Wayne explained that many animals went extinct during the late Pleistocene (20,000 to about 12,000 years ago), which experienced a global ice age. Coincidentally -- or maybe not -- modern humans also became more prevalent in Europe at this time. It could be that humans led to the extinction of some animals at that time, but the jury is still out on the issue.
A dog, left, and gray wolf, right, both howling.Baccharus/Wikimedia Commons/UK Wolf Conservation Trust
Dogs clearly were not in that group. Wayne now believes that dog and human interactions went through three primary stages:
1- Hunter gatherers, possibly even Neanderthals, interacted with dogs, probably benefiting from their presence. For example, dogs might have kept other, more dangerous, carnivores out of the way. They could have also helped with hunting.
2- With the emergence of agriculture, dogs lived near humans and adapted to an agricultural diet. Prior studies have found that dogs in such regions possess higher numbers of amylase genes that help to digest starch. Wolves have these genes too, the scientists found, but usually not in such high amounts.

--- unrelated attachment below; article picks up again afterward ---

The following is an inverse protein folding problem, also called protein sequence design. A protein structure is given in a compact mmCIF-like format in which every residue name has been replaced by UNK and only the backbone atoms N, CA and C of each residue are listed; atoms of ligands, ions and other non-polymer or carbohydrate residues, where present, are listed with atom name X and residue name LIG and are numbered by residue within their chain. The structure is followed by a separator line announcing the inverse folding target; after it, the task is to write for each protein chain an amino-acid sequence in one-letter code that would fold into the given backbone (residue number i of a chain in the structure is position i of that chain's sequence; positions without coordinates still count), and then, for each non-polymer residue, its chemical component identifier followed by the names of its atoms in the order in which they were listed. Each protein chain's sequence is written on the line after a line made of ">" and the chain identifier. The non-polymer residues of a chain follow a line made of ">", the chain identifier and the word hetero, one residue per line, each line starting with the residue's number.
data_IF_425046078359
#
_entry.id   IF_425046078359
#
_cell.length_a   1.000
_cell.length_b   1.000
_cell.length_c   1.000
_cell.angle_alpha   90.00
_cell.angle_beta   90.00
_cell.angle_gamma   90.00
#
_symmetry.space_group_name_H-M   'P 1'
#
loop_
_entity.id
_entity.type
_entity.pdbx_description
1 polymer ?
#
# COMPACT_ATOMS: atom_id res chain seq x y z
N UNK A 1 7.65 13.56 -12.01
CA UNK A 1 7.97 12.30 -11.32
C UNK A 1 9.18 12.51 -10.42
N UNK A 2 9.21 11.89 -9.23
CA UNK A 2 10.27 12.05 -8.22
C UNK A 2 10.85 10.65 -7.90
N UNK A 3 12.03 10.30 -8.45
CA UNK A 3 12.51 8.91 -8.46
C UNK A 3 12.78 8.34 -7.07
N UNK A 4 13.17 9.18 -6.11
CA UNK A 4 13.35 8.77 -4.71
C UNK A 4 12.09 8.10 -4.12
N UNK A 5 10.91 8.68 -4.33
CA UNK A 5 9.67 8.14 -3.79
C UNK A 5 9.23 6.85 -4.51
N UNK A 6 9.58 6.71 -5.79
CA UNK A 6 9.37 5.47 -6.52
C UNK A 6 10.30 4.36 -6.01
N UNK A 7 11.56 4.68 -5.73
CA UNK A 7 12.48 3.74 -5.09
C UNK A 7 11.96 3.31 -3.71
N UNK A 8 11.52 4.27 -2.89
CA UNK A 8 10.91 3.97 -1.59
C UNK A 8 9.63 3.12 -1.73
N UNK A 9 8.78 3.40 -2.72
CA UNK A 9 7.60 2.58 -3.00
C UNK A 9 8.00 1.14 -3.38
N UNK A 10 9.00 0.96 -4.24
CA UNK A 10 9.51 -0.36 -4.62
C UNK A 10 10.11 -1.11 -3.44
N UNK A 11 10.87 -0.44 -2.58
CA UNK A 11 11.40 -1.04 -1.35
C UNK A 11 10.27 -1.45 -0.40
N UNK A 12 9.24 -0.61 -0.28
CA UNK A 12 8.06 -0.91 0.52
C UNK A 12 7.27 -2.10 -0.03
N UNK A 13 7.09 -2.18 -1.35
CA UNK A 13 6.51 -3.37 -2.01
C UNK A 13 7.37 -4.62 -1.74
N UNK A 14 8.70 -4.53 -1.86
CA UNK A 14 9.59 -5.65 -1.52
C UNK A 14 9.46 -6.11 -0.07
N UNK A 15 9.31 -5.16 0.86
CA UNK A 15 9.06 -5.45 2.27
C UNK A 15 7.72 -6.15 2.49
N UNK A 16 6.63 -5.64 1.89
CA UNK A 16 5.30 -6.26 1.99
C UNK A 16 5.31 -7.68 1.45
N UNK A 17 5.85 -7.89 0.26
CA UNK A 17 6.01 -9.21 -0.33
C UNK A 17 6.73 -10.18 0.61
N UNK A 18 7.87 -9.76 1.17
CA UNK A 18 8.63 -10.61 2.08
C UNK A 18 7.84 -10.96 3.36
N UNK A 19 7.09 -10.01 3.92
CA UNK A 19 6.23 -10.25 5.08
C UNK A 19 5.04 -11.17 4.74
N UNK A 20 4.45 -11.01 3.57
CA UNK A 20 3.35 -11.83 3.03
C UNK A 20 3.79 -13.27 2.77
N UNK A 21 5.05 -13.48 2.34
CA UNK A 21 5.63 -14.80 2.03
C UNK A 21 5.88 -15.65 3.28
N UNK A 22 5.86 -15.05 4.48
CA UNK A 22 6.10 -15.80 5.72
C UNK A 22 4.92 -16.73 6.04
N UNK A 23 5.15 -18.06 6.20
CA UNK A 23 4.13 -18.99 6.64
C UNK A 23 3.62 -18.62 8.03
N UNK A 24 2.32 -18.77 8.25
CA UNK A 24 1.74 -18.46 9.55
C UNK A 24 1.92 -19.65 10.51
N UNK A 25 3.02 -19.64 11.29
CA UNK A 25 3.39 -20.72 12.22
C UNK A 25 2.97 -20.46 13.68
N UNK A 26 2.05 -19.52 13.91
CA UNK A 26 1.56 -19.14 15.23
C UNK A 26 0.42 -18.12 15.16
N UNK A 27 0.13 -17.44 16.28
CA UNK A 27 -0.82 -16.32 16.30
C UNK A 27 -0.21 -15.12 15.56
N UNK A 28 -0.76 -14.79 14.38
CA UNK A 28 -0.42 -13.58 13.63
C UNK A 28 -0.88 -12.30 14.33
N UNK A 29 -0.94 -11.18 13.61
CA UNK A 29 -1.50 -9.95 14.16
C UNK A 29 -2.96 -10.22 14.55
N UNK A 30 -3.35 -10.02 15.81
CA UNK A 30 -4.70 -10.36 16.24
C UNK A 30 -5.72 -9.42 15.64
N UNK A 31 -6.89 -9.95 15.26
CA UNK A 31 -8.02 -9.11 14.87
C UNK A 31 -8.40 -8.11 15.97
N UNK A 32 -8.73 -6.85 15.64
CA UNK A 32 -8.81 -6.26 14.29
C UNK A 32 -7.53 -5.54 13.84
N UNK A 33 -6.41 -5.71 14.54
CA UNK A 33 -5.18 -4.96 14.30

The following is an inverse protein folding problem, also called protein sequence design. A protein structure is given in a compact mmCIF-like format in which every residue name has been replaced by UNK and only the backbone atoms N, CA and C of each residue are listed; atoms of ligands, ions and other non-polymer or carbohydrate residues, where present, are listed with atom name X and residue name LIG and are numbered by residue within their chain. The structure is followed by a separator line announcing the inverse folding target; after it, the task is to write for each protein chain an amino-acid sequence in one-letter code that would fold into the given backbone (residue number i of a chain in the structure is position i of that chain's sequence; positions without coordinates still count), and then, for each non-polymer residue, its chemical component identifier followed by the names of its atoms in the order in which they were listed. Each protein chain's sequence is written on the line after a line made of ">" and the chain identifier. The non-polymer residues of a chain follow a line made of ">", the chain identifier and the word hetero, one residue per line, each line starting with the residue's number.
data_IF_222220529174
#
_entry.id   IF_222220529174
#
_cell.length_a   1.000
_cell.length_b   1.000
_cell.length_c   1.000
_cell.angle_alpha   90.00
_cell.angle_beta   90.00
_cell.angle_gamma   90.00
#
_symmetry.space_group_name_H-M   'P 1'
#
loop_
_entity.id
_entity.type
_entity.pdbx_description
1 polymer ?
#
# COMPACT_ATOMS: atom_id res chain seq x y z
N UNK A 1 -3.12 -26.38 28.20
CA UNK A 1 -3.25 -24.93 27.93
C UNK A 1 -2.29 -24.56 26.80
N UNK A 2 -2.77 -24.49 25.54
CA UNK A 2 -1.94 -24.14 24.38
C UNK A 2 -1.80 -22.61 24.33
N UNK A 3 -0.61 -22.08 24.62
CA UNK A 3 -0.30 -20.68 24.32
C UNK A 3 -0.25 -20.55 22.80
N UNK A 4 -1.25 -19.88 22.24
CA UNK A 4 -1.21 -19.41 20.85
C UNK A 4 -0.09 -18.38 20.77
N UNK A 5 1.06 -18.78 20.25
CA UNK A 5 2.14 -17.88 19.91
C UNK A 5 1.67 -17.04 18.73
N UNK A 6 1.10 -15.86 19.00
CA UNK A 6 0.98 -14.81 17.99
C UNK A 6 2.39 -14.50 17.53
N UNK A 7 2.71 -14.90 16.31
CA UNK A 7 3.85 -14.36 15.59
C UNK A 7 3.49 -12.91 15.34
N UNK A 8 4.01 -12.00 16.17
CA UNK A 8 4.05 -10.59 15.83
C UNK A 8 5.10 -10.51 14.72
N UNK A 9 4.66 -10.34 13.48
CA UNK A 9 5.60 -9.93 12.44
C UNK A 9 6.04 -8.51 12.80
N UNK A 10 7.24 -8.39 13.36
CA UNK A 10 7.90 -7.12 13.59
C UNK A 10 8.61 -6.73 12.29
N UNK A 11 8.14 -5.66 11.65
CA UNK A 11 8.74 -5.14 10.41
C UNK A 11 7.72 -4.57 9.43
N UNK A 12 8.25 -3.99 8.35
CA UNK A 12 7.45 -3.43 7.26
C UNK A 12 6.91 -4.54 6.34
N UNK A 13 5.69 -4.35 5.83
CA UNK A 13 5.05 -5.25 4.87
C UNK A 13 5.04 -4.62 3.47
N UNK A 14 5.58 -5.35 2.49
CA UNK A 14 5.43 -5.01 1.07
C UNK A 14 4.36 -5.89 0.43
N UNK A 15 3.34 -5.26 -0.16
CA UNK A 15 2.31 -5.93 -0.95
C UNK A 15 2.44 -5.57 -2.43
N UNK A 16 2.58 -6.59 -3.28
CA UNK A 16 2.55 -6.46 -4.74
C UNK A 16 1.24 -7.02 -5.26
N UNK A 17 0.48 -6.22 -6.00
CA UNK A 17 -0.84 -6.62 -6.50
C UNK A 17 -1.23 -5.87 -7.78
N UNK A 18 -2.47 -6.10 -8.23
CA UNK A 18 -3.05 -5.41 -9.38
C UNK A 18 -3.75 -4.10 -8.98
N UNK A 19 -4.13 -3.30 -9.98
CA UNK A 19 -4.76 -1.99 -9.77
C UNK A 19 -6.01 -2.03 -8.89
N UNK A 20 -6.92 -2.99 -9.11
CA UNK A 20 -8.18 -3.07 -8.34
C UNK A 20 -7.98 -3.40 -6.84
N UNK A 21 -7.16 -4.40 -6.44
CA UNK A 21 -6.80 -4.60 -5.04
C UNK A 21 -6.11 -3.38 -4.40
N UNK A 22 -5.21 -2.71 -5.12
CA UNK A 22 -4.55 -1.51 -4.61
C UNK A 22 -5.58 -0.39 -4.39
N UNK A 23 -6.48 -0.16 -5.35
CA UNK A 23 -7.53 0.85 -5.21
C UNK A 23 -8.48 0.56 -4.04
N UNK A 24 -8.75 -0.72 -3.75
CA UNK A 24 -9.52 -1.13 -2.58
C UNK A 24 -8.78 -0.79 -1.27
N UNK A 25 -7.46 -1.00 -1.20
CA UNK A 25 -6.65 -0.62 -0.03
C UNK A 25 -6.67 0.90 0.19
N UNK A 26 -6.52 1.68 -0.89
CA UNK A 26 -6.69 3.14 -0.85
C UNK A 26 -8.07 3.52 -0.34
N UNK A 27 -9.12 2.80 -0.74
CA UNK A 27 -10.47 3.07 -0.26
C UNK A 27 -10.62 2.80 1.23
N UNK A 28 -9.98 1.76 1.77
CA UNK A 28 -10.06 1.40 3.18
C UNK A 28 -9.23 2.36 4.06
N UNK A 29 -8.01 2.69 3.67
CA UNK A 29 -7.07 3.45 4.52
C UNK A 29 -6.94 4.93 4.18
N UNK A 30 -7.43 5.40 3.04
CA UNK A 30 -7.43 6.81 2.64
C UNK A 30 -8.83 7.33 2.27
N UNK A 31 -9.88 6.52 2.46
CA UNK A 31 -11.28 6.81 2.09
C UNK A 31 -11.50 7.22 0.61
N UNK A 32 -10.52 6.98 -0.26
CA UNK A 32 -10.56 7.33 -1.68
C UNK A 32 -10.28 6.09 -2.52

3- In more recent history, humans have selectively bred dogs, which has dramatically changed the appearance, behavior and other attributes of dogs.
Throughout this overall period of time, interbreeding with wolves occurred, and still happens, further complicating the genetic relationship between wolves and dogs.
Elaine Ostrander, an investigator at the National Human Genome Research Institute, told Discovery News, "This paper is exciting for students of canine history as well as dog owners because it clarifies the events leading up to dog domestication. We now know that it was not a single event, but several, which makes sense when we think about the extraordinary variation that we seen in modern dogs."
She added, "We also know that the critical intermediate -- the dog/wolf -- is not alive on the planet today. However we don't know why. Did is suffer from some infectious disease, a plague of sorts? Was it killed off by other animals? Did it starve?"